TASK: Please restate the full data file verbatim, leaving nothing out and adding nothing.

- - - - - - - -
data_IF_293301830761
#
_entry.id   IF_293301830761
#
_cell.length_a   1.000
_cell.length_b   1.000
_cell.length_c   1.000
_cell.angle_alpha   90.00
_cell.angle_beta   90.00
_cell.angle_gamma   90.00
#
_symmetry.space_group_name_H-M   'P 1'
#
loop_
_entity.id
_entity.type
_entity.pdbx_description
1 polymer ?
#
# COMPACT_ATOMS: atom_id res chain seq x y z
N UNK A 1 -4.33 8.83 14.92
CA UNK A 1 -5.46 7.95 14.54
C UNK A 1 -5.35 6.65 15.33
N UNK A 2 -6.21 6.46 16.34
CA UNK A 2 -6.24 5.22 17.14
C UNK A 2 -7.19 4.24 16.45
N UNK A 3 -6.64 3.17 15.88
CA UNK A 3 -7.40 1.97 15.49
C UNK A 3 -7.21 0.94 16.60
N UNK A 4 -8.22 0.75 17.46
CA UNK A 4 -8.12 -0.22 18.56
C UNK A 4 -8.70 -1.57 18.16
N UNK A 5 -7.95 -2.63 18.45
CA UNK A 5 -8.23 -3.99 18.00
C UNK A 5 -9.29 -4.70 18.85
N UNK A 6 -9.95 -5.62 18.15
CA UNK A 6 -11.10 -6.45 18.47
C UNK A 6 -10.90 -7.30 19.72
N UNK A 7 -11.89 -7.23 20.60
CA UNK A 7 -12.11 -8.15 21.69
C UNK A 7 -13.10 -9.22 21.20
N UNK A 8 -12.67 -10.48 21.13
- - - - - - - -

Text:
data_IF_293301830761
#
_entry.id   IF_293301830761
#
_cell.length_a   1.000
_cell.length_b   1.000
_cell.length_c   1.000
_cell.angle_alpha   90.00
_cell.angle_beta   90.00
_cell.angle_gamma   90.00
#
_symmetry.space_group_name_H-M   'P 1'
#
loop_
_entity.id
_entity.type
_entity.pdbx_description
1 polymer ?
#
# COMPACT_ATOMS: atom_id res chain seq x y z
N UNK A 1 -4.33 8.83 14.92
CA UNK A 1 -5.46 7.95 14.54
C UNK A 1 -5.35 6.65 15.33
N UNK A 2 -6.21 6.46 16.34
CA UNK A 2 -6.24 5.22 17.14
C UNK A 2 -7.19 4.24 16.45
N UNK A 3 -6.64 3.17 15.88
CA UNK A 3 -7.40 1.97 15.49
C UNK A 3 -7.21 0.94 16.60
N UNK A 4 -8.22 0.75 17.46
CA UNK A 4 -8.12 -0.22 18.56
C UNK A 4 -8.70 -1.57 18.16
N UNK A 5 -7.95 -2.63 18.45
CA UNK A 5 -8.23 -3.99 18.00
C UNK A 5 -9.29 -4.70 18.85
N UNK A 6 -9.95 -5.62 18.15
CA UNK A 6 -11.10 -6.45 18.47
C UNK A 6 -10.90 -7.30 19.72
N UNK A 7 -11.89 -7.23 20.60
CA UNK A 7 -12.11 -8.15 21.69
C UNK A 7 -13.10 -9.22 21.20
N UNK A 8 -12.67 -10.48 21.13